Education Article :: Chapter 1 :: Introduction; Figure and Ground

Checkerboard Gradation Motion Rhythm Floating

Graphic Design Education Fundamentals
by Michael Kroeger
Especially now with computer technology dominating the design industry we need to establish basic guidelines of study for current university graphic design students. I have been working on this project for the past several years. I developed these projects in my curriculum to guide first year design students through their design education. The students make all designs by hand using cut paper or gouache.

They are unfamiliar with professional design issues. I instruct them in all aspects of business etiquette. They come from all different cultural, ethnic, and religious backgrounds. Many are international students studying in the United States for the first time. I use the common graphic language of form and aesthetics to begin their graphic design careers.

In the beginning
The sophomore graphic design students begin with simple formal projects. I introduce the various technical tools and materials in a way that is both comfortable and encouraging. I explain and discuss each step of the design process with them. They accomplish the simple design tasks and move on to complex problems implementing both form and content. The computer is not a part of the initial project perameters. Concentration on design is necessary at this early stage.

Two myths about design education.
01. That schools should avoid their own 'look' and provide a broad education.
02. That practicing designers are the best design educators.
Gordon Salchow 'Looking Closer'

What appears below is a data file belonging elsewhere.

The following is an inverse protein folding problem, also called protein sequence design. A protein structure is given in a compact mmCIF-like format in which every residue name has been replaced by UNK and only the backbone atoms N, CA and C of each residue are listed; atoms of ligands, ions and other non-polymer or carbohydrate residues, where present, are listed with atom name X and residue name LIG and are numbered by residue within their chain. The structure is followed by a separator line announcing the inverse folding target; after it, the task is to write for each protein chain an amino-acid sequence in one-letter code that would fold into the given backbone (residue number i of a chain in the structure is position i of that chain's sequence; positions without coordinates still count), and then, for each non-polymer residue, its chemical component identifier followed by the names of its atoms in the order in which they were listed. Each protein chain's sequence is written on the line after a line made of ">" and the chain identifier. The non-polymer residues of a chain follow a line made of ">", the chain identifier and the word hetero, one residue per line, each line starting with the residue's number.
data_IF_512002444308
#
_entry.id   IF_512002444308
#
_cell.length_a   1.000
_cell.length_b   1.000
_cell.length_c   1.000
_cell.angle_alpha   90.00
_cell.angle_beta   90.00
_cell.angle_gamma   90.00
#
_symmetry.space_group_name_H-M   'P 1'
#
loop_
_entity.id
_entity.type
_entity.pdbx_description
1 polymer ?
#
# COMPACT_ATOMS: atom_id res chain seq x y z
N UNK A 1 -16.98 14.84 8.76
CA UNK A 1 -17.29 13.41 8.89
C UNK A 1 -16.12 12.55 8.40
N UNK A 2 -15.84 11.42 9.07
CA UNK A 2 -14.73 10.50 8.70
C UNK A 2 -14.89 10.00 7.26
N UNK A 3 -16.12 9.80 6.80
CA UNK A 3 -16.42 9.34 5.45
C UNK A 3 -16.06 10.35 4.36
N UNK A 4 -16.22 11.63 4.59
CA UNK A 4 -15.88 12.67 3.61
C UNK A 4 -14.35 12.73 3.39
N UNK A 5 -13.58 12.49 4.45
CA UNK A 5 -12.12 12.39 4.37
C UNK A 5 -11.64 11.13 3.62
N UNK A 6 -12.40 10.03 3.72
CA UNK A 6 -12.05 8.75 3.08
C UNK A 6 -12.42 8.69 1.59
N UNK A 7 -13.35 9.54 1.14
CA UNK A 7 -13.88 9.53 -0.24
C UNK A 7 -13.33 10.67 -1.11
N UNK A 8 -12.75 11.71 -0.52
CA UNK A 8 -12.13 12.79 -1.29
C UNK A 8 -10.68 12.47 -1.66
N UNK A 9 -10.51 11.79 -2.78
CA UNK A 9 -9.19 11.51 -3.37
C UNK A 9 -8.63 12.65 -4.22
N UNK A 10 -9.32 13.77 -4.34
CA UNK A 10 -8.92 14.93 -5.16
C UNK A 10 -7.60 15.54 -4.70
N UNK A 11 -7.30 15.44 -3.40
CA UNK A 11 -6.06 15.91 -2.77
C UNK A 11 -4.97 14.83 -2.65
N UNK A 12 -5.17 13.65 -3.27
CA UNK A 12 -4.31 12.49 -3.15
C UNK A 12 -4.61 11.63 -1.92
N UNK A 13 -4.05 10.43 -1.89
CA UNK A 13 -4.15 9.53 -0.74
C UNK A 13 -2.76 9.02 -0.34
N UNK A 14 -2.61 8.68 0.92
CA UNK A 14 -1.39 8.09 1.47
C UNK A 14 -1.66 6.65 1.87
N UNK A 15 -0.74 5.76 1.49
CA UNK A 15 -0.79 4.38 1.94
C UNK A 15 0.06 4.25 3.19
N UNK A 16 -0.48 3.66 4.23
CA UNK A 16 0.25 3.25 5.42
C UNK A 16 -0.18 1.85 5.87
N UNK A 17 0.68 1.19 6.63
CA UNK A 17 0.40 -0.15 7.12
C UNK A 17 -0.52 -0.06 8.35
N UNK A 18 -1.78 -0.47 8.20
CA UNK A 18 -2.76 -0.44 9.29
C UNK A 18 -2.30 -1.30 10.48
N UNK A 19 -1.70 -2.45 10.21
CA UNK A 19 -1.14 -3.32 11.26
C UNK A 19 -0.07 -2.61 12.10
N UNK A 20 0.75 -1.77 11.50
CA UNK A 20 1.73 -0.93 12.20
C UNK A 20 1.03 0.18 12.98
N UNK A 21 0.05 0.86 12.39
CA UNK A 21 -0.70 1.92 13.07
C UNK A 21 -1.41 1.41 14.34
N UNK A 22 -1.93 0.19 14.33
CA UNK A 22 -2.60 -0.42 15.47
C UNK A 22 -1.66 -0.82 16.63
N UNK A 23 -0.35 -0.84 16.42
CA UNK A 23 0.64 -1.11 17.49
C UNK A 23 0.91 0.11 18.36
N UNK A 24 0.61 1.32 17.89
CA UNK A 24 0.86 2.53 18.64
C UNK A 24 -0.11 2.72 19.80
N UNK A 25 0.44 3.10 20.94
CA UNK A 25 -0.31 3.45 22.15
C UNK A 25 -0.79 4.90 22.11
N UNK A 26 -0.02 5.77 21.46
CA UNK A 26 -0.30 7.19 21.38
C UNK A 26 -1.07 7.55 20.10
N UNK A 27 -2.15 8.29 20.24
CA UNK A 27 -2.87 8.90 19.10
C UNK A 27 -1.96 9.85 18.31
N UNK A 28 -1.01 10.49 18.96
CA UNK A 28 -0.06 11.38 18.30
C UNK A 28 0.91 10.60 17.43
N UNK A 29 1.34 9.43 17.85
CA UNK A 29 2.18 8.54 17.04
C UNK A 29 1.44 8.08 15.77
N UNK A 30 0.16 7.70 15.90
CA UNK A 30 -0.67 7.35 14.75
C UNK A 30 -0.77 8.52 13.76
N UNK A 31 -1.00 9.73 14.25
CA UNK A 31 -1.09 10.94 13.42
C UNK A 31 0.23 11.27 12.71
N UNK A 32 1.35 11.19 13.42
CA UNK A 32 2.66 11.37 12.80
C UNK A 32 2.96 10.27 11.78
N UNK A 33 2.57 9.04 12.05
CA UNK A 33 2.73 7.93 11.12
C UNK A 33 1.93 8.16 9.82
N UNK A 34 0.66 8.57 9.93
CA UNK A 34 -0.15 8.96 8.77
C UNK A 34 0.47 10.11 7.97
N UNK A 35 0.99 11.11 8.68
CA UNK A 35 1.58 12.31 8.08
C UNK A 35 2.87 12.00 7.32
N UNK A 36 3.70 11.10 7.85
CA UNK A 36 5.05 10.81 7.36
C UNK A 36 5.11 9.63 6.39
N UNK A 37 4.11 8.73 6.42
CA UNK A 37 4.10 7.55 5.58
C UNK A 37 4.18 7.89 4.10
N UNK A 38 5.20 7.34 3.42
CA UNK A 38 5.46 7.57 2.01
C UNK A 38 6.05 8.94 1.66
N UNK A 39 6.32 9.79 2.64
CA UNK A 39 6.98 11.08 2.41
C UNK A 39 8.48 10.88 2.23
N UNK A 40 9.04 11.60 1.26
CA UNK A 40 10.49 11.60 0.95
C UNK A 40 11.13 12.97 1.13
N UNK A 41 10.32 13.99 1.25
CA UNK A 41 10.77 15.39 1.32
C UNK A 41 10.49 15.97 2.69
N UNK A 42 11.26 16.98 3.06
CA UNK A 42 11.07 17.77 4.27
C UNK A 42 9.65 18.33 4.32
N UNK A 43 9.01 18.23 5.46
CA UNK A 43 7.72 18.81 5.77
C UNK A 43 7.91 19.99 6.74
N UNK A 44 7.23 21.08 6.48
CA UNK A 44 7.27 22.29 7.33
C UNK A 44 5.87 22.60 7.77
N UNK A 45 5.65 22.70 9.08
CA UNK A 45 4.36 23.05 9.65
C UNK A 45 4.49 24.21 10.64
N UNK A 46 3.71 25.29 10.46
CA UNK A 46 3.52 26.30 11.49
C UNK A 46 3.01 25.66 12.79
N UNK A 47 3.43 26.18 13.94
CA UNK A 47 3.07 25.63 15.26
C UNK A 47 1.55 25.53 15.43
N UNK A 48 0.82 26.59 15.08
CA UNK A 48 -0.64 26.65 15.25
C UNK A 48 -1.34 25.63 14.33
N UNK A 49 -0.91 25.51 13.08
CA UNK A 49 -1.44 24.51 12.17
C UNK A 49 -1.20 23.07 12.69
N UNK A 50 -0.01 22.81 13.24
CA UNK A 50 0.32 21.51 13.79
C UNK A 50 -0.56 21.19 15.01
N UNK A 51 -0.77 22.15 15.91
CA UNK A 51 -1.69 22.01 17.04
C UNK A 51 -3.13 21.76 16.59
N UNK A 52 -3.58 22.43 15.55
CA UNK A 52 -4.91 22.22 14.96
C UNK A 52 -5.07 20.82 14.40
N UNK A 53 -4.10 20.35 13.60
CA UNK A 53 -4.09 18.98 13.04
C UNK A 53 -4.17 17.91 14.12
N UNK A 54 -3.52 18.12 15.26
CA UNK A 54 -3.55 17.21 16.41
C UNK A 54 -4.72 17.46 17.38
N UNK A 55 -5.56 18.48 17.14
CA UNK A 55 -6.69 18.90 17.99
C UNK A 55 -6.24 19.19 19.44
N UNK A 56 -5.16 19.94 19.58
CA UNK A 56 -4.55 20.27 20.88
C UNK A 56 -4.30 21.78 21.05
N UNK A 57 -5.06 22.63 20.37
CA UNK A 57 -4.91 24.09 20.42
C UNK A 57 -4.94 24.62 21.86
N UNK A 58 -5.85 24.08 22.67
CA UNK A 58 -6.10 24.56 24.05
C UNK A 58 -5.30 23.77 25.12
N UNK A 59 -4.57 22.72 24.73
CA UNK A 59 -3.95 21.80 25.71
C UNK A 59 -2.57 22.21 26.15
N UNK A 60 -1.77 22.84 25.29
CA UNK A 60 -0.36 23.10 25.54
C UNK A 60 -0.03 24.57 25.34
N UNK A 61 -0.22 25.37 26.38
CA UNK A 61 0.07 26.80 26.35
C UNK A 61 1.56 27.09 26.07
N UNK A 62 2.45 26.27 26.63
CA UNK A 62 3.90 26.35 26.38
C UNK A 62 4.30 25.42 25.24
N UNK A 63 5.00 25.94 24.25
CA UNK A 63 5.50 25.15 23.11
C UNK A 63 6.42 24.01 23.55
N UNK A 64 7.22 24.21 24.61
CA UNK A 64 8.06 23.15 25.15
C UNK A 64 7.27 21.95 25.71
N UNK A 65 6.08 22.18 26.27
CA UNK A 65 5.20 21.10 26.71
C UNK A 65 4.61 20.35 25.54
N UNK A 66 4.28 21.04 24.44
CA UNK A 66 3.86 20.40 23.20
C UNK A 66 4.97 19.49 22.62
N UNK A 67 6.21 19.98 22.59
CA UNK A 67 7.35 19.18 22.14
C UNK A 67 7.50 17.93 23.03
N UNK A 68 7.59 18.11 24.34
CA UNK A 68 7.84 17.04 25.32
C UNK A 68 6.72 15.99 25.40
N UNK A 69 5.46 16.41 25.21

(Cincinnati, 1981; New York, 1994; pg 220)

Figure / Ground Organic
Water Foliage Rocks Compression Layers

I begin with a simple figure and ground exercise. The students use these two dimensional foundations of design throughout their careers. The students must guess about design without a strong foundation in these design fundamentals. Later, they apply these ideas when they must address complex social and political design problems.

I divide the figure and ground projects into two categories: grid and organic structure. I base the grid structure on a ten by ten one inch square format. The students must stay within this structure to solve the problems. For example, these problems include: movement, rhythm, direction, gradation, etc. The second exercise involves the opposite organic structure. The students use flowing organic shapes to express the idea of figure and ground. The black and white forms interact with an equal partnership in the design composition. The students thoroughly explore both the structured and organic aspects of the figure and ground experience. I emphasize the aesthetic and communication properties of their designs.

Project analysis
The students first exercises are the organic and grid figure and ground projects. These exercises encourage the students to become familiar with the tools and materials necessary to get started. Critical analysis, presentation style and formal expectations are introduced in the first weeks of the class. The ability to combine form and content of message is paramount.

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Copyright © 1996-2005 MK Graphic Design. All rights reserved. No portion of this document may be copied, reproduced, or electronically reused without written permission from Michael Kroeger at MK Graphic Design. (06.19.05)